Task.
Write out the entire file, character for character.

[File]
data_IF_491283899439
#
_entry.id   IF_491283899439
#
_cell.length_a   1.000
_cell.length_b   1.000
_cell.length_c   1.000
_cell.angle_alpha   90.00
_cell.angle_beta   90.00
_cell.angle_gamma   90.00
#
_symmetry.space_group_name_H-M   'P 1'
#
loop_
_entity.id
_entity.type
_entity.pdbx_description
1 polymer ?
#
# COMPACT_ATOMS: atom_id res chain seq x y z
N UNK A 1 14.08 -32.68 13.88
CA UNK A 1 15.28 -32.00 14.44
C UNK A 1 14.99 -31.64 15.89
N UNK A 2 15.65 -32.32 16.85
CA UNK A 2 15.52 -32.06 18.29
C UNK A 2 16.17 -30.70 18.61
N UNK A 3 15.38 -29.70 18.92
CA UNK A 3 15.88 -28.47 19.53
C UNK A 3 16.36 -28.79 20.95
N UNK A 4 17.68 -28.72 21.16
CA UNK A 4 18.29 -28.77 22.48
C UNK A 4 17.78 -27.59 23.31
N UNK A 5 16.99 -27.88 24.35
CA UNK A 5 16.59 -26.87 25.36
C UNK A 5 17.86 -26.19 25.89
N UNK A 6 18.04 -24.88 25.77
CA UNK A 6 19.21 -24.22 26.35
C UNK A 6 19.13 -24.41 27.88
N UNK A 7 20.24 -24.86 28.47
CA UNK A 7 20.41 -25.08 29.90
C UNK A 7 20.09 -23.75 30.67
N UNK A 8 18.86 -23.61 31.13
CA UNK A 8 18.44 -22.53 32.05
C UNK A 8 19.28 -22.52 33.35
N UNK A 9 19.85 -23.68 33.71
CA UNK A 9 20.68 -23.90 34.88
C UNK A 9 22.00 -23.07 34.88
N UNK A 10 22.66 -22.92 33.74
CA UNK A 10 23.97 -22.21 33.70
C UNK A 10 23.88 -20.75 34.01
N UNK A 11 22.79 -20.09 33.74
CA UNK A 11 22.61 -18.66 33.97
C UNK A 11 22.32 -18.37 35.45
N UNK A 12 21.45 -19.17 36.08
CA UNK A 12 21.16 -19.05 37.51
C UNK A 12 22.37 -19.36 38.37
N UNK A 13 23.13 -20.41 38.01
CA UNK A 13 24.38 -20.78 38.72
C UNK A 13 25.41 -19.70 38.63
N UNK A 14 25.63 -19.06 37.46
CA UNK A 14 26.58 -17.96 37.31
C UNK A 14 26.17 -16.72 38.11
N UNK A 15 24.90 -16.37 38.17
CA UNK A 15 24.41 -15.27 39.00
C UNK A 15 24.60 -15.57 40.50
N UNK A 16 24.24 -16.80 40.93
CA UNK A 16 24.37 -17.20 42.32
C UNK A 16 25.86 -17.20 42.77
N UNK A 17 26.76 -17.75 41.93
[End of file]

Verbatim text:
data_IF_491283899439
#
_entry.id   IF_491283899439
#
_cell.length_a   1.000
_cell.length_b   1.000
_cell.length_c   1.000
_cell.angle_alpha   90.00
_cell.angle_beta   90.00
_cell.angle_gamma   90.00
#
_symmetry.space_group_name_H-M   'P 1'
#
loop_
_entity.id
_entity.type
_entity.pdbx_description
1 polymer ?
#
# COMPACT_ATOMS: atom_id res chain seq x y z
N UNK A 1 14.08 -32.68 13.88
CA UNK A 1 15.28 -32.00 14.44
C UNK A 1 14.99 -31.64 15.89
N UNK A 2 15.65 -32.32 16.85
CA UNK A 2 15.52 -32.06 18.29
C UNK A 2 16.17 -30.70 18.61
N UNK A 3 15.38 -29.70 18.92
CA UNK A 3 15.88 -28.47 19.53
C UNK A 3 16.36 -28.79 20.95
N UNK A 4 17.68 -28.72 21.16
CA UNK A 4 18.29 -28.77 22.48
C UNK A 4 17.78 -27.59 23.31
N UNK A 5 16.99 -27.88 24.35
CA UNK A 5 16.59 -26.87 25.36
C UNK A 5 17.86 -26.19 25.89
N UNK A 6 18.04 -24.88 25.77
CA UNK A 6 19.21 -24.22 26.35
C UNK A 6 19.13 -24.41 27.88
N UNK A 7 20.24 -24.86 28.47
CA UNK A 7 20.41 -25.08 29.90
C UNK A 7 20.09 -23.75 30.67
N UNK A 8 18.86 -23.61 31.13
CA UNK A 8 18.44 -22.53 32.05
C UNK A 8 19.28 -22.52 33.35
N UNK A 9 19.85 -23.68 33.71
CA UNK A 9 20.68 -23.90 34.88
C UNK A 9 22.00 -23.07 34.88
N UNK A 10 22.66 -22.92 33.74
CA UNK A 10 23.97 -22.21 33.70
C UNK A 10 23.88 -20.75 34.01
N UNK A 11 22.79 -20.09 33.74
CA UNK A 11 22.61 -18.66 33.97
C UNK A 11 22.32 -18.37 35.45
N UNK A 12 21.45 -19.17 36.08
CA UNK A 12 21.16 -19.05 37.51
C UNK A 12 22.37 -19.36 38.37
N UNK A 13 23.13 -20.41 38.01
CA UNK A 13 24.38 -20.78 38.72
C UNK A 13 25.41 -19.70 38.63
N UNK A 14 25.63 -19.06 37.46
CA UNK A 14 26.58 -17.96 37.31
C UNK A 14 26.17 -16.72 38.11
N UNK A 15 24.90 -16.37 38.17
CA UNK A 15 24.41 -15.27 39.00
C UNK A 15 24.60 -15.57 40.50
N UNK A 16 24.24 -16.80 40.93
CA UNK A 16 24.37 -17.20 42.32
C UNK A 16 25.86 -17.20 42.77
N UNK A 17 26.76 -17.75 41.93